The stadium lacks amenities.
Does anybody working in Florida government have about $800 million from some taxpayers account to help out a struggling stadium in Orlando? That’s the number of dollars needed to transform the 87-year-old stadium that was built as a result of President Franklin Roosevelt’s Works Progress Administration’s efforts to create construction jobs during the Great Depression. The original structure had 8,900 seats. The stadium has had eight upgrades since 1936 and now seats a little more than 60,000 people. But the stadium is struggling to attract major college football games and concerts. The Citrus Bowl and the Florida Classic are two of the bigger college football games played in the venue. The stadium is the home of the XFL’s Guardians and another college bowl game.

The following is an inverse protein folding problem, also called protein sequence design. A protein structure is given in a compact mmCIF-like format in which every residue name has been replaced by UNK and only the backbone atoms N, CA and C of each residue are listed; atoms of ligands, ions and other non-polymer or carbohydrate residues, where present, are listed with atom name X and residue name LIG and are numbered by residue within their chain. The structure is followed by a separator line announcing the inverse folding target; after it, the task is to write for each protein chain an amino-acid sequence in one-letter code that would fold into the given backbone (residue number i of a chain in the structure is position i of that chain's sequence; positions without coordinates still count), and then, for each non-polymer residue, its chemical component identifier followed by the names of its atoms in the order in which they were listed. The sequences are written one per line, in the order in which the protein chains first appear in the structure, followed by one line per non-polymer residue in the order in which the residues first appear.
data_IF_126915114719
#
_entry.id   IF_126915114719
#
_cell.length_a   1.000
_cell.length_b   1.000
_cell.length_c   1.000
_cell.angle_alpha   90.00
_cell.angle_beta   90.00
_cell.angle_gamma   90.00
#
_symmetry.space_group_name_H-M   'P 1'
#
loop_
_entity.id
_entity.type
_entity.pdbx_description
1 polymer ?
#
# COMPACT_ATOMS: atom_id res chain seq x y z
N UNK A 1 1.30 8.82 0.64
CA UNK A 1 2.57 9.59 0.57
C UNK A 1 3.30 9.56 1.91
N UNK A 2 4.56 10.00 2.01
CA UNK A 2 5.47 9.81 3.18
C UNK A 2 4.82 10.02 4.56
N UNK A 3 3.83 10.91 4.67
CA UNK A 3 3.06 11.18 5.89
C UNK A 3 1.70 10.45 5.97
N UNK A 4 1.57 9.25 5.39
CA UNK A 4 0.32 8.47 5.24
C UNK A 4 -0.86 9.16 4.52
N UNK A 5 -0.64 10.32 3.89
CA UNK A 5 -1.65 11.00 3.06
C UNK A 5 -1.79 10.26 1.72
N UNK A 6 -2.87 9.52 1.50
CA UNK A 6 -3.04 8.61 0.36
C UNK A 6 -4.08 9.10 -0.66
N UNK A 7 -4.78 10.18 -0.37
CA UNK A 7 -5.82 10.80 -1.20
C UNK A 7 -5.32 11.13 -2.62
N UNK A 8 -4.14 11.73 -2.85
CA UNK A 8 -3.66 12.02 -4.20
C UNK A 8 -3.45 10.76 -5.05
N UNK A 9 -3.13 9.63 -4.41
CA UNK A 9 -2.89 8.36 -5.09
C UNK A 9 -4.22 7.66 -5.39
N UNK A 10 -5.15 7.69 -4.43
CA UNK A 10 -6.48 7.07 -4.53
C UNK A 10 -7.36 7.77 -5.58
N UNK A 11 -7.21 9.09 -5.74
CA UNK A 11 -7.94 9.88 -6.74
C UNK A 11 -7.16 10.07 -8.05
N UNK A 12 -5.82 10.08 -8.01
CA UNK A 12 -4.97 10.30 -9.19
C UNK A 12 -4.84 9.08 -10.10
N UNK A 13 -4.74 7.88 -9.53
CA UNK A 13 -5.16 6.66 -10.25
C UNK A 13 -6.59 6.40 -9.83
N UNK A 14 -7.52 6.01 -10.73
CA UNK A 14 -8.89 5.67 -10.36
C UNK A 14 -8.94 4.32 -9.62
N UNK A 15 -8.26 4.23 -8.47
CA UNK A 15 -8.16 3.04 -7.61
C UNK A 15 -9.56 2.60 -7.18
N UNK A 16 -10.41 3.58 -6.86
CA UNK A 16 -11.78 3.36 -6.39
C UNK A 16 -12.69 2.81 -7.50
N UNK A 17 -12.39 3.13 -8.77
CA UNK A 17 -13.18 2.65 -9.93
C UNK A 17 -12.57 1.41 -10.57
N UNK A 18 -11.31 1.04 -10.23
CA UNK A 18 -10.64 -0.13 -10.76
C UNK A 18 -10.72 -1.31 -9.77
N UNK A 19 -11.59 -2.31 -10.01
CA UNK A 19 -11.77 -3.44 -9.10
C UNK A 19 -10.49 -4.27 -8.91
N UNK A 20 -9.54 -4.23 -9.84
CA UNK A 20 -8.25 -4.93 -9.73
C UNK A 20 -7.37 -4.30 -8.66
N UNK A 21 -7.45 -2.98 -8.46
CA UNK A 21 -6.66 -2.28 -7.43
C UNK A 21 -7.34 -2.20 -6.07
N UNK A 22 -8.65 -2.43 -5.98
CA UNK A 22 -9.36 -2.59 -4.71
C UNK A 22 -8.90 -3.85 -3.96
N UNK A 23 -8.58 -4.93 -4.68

But the people who run the stadium want to get a major college football bowl game and big-name concert performers in the building and the only way that can be done according to the building operators is by modernizing the structure starting with a canopy roof. The would be an upgrade of the upper bowl and the adding of about 100,000 square feet of space. Florida Citrus Sports CEO Steve Hogan thinks the upgrades would allow Orlando to compete with the National Football League’s Miami Dolphins’ owner Stephen Ross’s South Florida football facility for events. “They got World Cup. We got passed over for World Cup. We tried to get Army Navy, got passed over for that. We’re not getting the (big) concerts and shows. They’ve had multiple Super Bowls and national championships,” Hogan said. “Again, we don’t need a three-billion-dollar stadium to do it. A roof has done it for Miami. A roof would do it for Orlando.” Hogan claimed the stadium would be an economic engine which is the usual reason stadium executives give as a reason to invest public money in a venue.
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